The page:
Cops traumatised after Amarah’s murder

The content originally appeared on: Trinidad and Tobago Newsday

Amarah Lallitte. –

So gruesome was the scene at the Fifth Street, Arouca home where four-year-old Amarah Lallitte was murdered that police officers were left traumatised.

On April 8, Lallitte was beheaded by a male relative during a domestic dispute.

On April 10, Supt Richard Smith told Newsday that the scene had a significant effect on the officers who processed it as it was something that many of them had never seen before.

“It was a traumatising thing to see,” Smith said.

He told Newsday he could see the distress on the faces of the first responders as they spoke to him at the scene. He noted that one of the officers was a woman constable.

“To go in and see something like that, especially if it is the first time that you have ever seen anything like that would be impactful and not in a good way,” he said.

“One of the first responders was a WPC and she saw this scene. I am not sure if she had a child as yet but even as a potential mother and a woman on the whole, to see that, it must have been a lot to take in. Along with the public we have to look after the health and welfare of our officers as well.”

He said from as early as the morning of April 9, counsellors treated police officers. Counselling was also provided for Lallitte’s relatives and neighbours who were close to the family.

While no charges have yet been laid against the man suspected of murdering Lallitte, Smith told Newsday the investigation is proceeding steadily. He said police officers and homicide detectives are working meticulously to have a solid case and officers are expected to approach the Director of Public Prosecutions within a few days.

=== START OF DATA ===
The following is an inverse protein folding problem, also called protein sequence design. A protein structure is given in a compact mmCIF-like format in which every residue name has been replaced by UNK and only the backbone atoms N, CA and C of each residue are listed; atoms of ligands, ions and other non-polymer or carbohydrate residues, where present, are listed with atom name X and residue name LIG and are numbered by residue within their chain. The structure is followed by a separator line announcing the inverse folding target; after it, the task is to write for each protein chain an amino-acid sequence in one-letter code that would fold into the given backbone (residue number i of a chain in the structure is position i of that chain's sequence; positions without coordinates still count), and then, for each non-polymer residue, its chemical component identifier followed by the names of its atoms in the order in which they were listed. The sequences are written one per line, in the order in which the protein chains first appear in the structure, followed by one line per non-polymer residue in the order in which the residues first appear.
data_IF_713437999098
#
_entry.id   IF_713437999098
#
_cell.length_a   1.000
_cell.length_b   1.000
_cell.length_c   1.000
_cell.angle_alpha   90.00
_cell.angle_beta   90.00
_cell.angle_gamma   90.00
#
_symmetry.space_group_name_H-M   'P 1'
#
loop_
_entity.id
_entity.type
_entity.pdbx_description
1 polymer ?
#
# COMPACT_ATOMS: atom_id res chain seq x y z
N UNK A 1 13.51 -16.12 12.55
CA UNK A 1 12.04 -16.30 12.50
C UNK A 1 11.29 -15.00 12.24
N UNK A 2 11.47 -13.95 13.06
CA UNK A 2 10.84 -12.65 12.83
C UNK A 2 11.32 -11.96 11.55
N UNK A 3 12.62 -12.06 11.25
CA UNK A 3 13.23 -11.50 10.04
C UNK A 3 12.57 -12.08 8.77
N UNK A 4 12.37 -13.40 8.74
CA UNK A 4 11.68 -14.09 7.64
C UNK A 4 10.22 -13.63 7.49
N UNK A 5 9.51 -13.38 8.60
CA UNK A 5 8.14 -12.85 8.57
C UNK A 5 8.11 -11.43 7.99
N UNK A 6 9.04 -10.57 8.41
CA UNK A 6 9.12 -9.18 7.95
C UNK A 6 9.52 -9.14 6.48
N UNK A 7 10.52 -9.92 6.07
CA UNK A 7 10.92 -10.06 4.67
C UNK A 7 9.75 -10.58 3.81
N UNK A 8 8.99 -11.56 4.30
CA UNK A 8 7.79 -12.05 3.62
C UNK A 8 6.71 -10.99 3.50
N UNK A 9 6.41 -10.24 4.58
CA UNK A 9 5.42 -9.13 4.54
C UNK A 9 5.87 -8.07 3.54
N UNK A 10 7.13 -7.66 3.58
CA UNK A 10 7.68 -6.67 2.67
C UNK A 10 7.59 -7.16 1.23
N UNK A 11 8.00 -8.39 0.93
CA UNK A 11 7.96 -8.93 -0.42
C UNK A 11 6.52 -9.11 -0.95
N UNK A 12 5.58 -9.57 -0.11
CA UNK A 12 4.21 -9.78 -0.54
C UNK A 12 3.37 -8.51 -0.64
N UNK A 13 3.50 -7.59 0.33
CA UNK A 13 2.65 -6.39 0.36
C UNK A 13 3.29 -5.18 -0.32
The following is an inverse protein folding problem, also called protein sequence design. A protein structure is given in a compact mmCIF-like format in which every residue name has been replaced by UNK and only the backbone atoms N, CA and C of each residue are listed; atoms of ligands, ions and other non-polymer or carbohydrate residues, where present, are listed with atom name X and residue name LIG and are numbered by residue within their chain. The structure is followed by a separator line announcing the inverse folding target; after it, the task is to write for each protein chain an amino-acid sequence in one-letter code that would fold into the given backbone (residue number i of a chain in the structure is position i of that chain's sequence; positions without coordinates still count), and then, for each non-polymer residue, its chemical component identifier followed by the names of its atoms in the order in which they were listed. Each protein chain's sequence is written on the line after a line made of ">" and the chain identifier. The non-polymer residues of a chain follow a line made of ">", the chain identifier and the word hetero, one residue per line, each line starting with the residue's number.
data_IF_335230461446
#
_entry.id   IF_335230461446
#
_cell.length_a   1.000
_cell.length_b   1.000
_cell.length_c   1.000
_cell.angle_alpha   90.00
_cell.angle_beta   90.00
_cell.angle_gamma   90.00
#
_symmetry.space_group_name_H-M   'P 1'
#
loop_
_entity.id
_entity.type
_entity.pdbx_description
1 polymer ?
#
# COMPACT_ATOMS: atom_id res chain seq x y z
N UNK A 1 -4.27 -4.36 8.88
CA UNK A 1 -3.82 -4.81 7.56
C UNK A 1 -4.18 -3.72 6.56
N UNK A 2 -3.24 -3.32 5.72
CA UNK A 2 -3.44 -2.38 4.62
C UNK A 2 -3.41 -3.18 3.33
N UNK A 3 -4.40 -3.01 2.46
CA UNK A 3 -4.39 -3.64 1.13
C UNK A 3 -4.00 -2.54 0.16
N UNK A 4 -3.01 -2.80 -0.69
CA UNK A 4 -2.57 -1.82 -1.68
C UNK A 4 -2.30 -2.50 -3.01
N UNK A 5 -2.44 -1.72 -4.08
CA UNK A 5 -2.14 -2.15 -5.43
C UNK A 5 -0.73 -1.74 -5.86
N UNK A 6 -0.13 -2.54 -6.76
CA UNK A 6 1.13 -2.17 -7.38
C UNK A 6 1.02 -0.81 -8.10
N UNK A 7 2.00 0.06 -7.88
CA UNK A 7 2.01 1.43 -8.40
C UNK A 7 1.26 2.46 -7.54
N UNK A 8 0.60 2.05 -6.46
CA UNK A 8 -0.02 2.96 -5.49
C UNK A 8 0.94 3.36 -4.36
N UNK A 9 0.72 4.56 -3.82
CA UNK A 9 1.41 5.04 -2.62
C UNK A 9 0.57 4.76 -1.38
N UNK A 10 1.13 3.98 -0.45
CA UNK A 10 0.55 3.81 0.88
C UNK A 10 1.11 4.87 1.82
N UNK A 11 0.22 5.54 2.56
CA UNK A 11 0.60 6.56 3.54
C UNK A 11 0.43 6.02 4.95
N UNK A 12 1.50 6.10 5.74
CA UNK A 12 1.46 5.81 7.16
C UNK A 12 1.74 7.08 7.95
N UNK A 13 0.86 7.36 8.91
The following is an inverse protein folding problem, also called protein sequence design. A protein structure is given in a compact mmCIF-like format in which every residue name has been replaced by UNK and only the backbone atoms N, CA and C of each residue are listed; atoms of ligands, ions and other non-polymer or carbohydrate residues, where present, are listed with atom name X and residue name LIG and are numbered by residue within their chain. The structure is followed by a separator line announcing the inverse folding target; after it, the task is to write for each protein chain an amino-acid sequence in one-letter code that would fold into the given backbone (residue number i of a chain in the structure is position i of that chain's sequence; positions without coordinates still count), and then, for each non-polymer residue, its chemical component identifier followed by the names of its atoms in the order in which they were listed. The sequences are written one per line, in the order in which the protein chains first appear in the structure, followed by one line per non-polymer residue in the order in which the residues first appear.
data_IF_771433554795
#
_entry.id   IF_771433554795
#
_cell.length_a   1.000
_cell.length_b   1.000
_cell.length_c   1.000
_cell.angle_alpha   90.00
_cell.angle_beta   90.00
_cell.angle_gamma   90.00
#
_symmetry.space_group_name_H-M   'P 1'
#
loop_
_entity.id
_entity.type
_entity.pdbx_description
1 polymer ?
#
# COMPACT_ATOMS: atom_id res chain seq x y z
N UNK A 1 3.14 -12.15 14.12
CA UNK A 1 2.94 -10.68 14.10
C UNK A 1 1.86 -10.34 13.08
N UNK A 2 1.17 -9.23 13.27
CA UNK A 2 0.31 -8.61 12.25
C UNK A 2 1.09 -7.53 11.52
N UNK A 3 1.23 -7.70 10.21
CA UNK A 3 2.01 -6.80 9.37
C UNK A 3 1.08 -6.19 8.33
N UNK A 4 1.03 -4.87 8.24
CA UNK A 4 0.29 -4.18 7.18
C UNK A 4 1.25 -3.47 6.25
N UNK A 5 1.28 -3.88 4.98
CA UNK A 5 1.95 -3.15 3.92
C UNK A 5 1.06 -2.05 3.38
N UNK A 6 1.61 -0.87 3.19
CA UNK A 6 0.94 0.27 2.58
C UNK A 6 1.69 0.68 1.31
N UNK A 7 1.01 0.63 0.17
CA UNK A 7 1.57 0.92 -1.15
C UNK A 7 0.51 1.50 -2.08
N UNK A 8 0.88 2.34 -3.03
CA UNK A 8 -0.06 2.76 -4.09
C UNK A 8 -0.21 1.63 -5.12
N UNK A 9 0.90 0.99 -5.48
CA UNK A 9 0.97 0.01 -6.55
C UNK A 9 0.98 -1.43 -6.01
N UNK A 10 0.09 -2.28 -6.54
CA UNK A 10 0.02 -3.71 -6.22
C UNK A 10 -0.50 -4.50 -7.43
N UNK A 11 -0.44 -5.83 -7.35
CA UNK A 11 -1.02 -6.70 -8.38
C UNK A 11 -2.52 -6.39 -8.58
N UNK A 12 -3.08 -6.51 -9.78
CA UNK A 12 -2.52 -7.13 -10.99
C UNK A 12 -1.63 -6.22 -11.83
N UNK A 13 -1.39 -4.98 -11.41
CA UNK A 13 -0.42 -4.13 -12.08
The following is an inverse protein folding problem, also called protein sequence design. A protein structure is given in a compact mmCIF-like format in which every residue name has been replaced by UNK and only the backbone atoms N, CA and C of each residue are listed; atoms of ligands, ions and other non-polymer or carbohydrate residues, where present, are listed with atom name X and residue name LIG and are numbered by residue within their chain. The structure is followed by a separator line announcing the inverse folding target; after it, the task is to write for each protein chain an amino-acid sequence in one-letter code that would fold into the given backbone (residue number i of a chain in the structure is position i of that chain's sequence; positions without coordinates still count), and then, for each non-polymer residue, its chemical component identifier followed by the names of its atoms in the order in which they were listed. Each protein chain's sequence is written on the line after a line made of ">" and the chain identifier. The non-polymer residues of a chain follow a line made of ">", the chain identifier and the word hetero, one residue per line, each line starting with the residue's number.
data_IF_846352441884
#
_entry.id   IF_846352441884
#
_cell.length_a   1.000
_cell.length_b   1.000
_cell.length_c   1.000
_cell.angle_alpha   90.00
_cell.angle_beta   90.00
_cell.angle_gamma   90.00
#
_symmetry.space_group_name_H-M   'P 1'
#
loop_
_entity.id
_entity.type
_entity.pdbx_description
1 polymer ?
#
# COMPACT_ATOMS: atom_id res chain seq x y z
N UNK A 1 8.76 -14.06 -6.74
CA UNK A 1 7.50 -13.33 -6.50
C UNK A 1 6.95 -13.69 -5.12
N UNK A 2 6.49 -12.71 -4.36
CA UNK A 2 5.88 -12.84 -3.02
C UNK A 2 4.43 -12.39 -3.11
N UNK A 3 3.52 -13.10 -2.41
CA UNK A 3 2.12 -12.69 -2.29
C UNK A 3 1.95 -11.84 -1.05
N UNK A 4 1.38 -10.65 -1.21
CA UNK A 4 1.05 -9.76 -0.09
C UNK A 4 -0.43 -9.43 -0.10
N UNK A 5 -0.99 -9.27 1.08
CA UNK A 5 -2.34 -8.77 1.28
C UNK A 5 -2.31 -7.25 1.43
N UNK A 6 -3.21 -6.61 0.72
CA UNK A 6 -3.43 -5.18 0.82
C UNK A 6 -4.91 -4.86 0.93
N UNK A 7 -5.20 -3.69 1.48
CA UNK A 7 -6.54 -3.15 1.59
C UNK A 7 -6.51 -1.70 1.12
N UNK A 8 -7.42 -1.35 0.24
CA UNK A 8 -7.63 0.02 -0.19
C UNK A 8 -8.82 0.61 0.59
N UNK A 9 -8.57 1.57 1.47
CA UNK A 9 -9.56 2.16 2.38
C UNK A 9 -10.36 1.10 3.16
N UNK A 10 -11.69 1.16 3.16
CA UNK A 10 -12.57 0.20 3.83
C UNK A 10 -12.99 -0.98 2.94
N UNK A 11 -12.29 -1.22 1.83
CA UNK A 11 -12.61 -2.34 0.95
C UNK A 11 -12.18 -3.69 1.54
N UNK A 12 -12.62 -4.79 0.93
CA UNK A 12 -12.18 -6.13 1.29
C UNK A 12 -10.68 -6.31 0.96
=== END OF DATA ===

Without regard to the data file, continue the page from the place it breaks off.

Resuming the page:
“We don’t want to sacrifice the quality for speed,” he said. “We want to get it done properly. Yes, we understand the officers would have issues with what they saw and we are treating with that but we are doing a meticulous investigation.

“Homicide does have their pace that they go at, but they are moving at a good rate and we expect to get some advice and instructions quite soon.”

As for the suspect, police are not speculating on his mental health, but are treating him as a normal prisoner. He is being held at a station in the north-central division.

“If we believe he needs any medical attention we will take him for it, or any medical assessment he will be tested for that, but that is if we believe it is necessary. He is not being detained in any mental institution,” Smith said.

The home where Amarah Lallitte was murdered on Fifth Street, Arouca. – Photo by Venessa Mohammed

On the night of April 8, Lallitte’s mother and a male relative got into an altercation, forcing her to flee from their Arouca home, leaving little Amarah behind. She told Newsday they were both in the bedroom of the house when the man attacked her and tried to drag her into another room.

She ran to the police station alerted them and returned with police officers only to find the grizzly scene.

The mother along with the police escort found the child’s body in one of the rooms of the house. She said she had to look at the girl’s body a second time before she realised she was without a head.

Crime scene investigators who processed the murder scene found her head in a barrel in the house.

Two funeral homes – Dass Funeral Home of San Fernando and Resal’s in El Dorado – have offered to cover the expenses for Amarah’s funeral.